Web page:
Ms. Pacaud returned to Canada in 1926 and made her formal debut at a ball in 1928. She grew up with three younger brothers in Montreal’s fabled Square Mile, where she moved with ease through parties attended by the cream of Montreal society, the Drummonds, the Galts and the Anguses. In a private family memoir, she recalled attending a party at Ravenscrag, a mansion on the slopes of Mount Royal built by shipping magnate Sir Hugh Allan.
“The parties weren’t as lavish as they had been before the war, before Allan’s two daughters drowned in the sinking of the Lusitania in 1915,” she writes, “But being invited to Ravenscrag was always an occasion, always wonderful.” When I got there, I was shocked to discover that everyone was smoking and butting their cigarettes on the polished hardwood floors. And even worse, someone defaced a valuable sketch in one of the bedrooms. After that, whenever there was a party at Ravenscrag, Sir Montagu Allan (Sir Hugh’s son) had canvas installed on the floors to protect them.”
Ms. Pacaud’s life of ease ended in 1930, when her father lost the family fortune in the Depression. “All the servants left, my father died, my mother had to do the housework, and I had to learn to cook,” she recalled. “God have mercy on those who had to eat what I put on the table.”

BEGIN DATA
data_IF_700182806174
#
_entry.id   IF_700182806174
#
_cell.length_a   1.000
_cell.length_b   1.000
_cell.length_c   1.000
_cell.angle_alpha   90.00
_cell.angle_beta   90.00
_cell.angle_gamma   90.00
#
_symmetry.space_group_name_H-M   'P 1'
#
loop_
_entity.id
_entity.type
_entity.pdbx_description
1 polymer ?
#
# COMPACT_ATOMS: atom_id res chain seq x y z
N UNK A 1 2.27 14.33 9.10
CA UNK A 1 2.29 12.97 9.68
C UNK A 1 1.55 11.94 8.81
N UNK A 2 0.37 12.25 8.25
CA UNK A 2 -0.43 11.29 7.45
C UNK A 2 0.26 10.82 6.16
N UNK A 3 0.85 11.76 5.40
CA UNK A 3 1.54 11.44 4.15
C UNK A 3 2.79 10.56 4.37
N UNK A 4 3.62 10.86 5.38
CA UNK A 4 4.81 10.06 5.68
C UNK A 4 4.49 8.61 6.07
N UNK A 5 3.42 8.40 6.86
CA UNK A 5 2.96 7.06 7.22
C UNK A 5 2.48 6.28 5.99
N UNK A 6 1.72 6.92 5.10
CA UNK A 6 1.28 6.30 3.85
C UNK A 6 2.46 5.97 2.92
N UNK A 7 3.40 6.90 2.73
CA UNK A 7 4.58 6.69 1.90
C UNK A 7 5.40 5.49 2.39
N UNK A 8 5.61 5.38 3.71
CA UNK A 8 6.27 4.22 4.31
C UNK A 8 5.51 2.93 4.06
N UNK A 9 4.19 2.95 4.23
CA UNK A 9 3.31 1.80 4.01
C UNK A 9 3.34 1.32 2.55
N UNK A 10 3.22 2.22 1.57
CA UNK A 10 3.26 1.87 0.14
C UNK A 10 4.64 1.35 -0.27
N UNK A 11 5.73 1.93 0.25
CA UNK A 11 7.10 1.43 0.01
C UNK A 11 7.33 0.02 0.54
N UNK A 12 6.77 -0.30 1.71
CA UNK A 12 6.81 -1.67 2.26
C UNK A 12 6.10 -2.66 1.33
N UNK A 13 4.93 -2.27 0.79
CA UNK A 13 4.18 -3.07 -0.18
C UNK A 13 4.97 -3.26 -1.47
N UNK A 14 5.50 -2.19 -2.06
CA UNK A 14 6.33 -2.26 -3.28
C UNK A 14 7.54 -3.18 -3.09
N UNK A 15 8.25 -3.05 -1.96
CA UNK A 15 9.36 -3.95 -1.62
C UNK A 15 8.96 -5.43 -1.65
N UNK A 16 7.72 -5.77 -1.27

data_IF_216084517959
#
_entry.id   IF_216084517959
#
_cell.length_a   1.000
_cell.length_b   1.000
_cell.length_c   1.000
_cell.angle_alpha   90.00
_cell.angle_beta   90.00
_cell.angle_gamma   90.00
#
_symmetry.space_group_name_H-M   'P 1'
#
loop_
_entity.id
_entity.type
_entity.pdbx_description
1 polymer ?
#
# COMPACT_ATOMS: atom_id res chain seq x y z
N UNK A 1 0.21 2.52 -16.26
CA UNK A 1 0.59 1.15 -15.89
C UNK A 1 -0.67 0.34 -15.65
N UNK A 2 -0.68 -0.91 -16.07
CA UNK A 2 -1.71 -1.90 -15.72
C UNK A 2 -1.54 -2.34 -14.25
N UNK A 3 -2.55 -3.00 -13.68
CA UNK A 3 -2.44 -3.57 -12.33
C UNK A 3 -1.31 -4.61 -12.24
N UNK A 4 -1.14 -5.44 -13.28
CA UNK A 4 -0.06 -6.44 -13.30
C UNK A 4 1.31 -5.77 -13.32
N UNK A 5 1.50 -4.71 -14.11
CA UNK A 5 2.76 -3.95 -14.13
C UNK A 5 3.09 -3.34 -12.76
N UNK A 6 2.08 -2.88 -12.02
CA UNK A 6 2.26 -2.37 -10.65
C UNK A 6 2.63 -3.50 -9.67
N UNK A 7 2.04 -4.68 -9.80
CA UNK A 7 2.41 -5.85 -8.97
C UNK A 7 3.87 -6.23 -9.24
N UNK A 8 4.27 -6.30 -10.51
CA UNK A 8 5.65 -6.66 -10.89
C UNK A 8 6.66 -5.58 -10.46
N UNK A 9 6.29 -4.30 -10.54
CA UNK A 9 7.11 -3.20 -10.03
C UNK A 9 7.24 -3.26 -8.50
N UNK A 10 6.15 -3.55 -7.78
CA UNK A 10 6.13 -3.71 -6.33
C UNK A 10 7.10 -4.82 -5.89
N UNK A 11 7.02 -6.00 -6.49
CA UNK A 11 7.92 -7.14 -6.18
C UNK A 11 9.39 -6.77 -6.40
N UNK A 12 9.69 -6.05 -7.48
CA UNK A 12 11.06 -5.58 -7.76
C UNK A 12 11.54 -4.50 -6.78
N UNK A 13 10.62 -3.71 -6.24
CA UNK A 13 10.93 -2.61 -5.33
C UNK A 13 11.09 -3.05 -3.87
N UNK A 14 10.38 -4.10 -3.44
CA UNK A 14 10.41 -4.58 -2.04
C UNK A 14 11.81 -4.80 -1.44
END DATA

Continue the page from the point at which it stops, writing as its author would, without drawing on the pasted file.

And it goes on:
Ms. Pacaud went to work for Dominion Textile, where she was put in charge of sales of greige material, which was used for military uniforms. Perhaps because she was employed by a textile company, she had a great fashion sense and was always elegantly turned out, even as a centenarian.
She retired in 1973, at 65, but she didn’t stop working. She volunteered at the Montreal General Hospital for the next three decades. “She was sharp. She was dedicated, she was energetic. Every patient who ever met her remembers her. She was an inspiration. She had a story for everyone and made time for everyone,” said Rita Giulione, the hospital’s manager of volunteer services.
“She never missed a day’s work, no matter the weather. She walked up the hill to the hospital. The only ward she was reluctant to service was the geriatric ward. She thought the patients there were too old, and too fussy.”